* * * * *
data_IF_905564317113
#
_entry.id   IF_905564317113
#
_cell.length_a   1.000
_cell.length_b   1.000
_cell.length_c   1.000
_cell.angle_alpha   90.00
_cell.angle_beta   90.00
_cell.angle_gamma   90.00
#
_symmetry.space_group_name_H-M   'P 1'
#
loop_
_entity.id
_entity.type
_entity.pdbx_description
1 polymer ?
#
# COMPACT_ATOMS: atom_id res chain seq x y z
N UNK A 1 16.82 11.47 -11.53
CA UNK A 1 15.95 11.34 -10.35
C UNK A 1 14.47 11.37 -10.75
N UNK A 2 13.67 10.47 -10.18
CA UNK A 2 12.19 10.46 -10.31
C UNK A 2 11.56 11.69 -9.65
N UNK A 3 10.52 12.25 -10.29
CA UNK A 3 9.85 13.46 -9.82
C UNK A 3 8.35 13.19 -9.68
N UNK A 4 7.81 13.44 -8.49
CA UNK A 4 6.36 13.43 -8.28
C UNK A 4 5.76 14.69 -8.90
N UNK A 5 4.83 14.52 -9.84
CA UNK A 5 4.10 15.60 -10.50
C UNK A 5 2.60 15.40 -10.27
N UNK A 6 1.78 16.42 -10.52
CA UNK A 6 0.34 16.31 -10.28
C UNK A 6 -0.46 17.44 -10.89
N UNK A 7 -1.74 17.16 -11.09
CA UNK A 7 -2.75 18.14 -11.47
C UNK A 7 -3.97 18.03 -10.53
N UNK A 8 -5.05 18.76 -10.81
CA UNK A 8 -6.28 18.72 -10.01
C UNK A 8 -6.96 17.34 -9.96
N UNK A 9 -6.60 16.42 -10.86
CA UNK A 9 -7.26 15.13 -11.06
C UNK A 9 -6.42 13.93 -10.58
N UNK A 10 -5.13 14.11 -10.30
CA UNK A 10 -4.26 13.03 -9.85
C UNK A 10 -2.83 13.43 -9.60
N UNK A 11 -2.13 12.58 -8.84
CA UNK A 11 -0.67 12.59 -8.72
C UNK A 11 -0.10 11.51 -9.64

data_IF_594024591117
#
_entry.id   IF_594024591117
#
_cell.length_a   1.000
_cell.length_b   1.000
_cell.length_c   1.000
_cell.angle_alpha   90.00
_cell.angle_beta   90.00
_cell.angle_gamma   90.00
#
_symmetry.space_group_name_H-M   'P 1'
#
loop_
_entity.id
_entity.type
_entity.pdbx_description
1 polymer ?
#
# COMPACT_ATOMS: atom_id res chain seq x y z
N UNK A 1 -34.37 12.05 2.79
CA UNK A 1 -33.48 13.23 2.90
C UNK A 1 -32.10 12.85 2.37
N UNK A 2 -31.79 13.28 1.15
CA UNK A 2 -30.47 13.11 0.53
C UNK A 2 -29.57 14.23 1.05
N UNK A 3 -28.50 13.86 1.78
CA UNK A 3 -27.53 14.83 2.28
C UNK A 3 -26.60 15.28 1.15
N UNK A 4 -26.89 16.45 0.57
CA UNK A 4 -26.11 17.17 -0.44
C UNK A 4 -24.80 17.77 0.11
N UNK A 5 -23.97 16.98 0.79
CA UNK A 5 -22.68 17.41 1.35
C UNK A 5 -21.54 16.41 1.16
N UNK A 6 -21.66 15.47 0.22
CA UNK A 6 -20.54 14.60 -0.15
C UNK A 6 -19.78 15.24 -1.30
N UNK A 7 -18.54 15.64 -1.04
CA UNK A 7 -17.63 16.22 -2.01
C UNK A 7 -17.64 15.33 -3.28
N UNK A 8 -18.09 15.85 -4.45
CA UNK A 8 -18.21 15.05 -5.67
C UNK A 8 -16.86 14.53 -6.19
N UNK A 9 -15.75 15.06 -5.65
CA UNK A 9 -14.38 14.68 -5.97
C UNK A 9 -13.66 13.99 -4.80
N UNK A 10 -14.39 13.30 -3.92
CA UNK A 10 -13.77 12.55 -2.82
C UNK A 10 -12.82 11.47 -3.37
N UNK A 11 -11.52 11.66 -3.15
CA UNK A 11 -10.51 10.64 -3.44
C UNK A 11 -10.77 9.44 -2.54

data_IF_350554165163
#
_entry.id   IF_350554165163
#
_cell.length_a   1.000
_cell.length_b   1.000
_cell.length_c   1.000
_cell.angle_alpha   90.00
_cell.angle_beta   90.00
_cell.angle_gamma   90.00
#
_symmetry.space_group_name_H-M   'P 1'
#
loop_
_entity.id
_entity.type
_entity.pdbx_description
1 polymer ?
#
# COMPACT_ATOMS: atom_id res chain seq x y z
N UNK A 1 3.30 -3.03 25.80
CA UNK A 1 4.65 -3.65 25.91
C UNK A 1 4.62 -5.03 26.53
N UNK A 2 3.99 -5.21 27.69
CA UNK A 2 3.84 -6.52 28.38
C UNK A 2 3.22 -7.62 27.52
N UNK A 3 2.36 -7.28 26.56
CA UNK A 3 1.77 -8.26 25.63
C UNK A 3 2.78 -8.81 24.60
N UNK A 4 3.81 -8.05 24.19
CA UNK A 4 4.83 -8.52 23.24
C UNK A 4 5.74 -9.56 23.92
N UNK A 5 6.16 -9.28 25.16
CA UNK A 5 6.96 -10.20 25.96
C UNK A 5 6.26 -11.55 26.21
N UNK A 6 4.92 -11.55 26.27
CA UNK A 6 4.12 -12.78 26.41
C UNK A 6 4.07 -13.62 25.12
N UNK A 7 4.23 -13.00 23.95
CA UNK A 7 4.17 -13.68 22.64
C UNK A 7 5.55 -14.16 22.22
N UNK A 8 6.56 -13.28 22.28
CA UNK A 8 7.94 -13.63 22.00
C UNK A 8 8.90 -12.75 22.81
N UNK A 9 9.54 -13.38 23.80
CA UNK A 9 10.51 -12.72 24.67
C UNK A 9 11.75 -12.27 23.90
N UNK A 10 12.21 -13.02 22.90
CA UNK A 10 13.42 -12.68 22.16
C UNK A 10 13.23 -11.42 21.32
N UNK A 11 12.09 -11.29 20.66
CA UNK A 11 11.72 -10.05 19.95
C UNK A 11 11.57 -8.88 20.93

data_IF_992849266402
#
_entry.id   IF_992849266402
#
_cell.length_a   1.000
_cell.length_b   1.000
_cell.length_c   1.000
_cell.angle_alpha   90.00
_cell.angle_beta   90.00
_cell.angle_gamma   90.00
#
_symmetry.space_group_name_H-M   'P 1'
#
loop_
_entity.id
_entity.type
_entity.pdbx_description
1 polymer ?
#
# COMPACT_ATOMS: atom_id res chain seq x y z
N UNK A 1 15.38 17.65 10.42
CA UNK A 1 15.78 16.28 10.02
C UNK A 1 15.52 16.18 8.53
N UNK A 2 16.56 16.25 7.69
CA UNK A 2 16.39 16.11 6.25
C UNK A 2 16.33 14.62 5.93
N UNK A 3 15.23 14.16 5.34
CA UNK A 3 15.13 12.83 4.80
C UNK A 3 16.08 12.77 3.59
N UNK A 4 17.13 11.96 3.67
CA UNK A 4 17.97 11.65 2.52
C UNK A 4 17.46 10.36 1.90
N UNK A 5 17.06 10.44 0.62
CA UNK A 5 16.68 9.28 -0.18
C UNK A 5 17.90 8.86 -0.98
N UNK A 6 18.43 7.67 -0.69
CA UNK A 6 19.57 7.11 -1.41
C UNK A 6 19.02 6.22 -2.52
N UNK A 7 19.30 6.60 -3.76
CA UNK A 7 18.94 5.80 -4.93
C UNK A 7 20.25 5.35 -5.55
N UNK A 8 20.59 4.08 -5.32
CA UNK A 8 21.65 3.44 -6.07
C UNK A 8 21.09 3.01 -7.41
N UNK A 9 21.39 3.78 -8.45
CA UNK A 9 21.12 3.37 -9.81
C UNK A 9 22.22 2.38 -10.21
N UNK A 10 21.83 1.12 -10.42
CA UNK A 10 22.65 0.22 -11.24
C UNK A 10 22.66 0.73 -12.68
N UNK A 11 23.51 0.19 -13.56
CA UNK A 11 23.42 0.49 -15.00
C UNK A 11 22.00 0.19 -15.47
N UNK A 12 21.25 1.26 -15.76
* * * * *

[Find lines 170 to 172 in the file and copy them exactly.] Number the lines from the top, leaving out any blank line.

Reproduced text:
#
_symmetry.space_group_name_H-M   'P 1'
#